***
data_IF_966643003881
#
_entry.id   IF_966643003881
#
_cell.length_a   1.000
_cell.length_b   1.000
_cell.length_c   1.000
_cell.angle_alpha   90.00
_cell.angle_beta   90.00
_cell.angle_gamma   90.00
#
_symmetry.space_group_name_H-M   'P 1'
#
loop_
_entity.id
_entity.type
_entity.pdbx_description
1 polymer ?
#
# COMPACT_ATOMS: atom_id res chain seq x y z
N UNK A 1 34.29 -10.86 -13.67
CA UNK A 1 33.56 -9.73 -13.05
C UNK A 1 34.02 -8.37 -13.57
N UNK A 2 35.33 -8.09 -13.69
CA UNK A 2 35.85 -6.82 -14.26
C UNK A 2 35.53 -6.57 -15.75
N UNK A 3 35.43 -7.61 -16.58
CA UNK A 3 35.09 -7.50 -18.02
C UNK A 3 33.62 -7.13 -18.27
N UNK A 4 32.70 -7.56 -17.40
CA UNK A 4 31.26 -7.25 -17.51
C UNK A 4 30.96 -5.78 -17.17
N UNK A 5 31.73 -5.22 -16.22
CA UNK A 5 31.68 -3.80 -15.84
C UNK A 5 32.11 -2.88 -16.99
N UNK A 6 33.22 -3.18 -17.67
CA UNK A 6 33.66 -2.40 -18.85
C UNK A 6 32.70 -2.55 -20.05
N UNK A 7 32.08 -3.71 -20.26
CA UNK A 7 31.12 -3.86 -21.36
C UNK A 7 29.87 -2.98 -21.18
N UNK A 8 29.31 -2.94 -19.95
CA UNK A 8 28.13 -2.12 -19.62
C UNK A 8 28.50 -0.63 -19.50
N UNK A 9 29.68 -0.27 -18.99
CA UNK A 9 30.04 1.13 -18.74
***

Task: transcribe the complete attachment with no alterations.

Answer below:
data_IF_966643003881
#
_entry.id   IF_966643003881
#
_cell.length_a   1.000
_cell.length_b   1.000
_cell.length_c   1.000
_cell.angle_alpha   90.00
_cell.angle_beta   90.00
_cell.angle_gamma   90.00
#
_symmetry.space_group_name_H-M   'P 1'
#
loop_
_entity.id
_entity.type
_entity.pdbx_description
1 polymer ?
#
# COMPACT_ATOMS: atom_id res chain seq x y z
N UNK A 1 34.29 -10.86 -13.67
CA UNK A 1 33.56 -9.73 -13.05
C UNK A 1 34.02 -8.37 -13.57
N UNK A 2 35.33 -8.09 -13.69
CA UNK A 2 35.85 -6.82 -14.26
C UNK A 2 35.53 -6.57 -15.75
N UNK A 3 35.43 -7.61 -16.58
CA UNK A 3 35.09 -7.50 -18.02
C UNK A 3 33.62 -7.13 -18.27
N UNK A 4 32.70 -7.56 -17.40
CA UNK A 4 31.26 -7.25 -17.51
C UNK A 4 30.96 -5.78 -17.17
N UNK A 5 31.73 -5.22 -16.22
CA UNK A 5 31.68 -3.80 -15.84
C UNK A 5 32.11 -2.88 -16.99
N UNK A 6 33.22 -3.18 -17.67
CA UNK A 6 33.66 -2.40 -18.85
C UNK A 6 32.70 -2.55 -20.05
N UNK A 7 32.08 -3.71 -20.26
CA UNK A 7 31.12 -3.86 -21.36
C UNK A 7 29.87 -2.98 -21.18
N UNK A 8 29.31 -2.94 -19.95
CA UNK A 8 28.13 -2.12 -19.62
C UNK A 8 28.50 -0.63 -19.50
N UNK A 9 29.68 -0.27 -18.99
CA UNK A 9 30.04 1.13 -18.74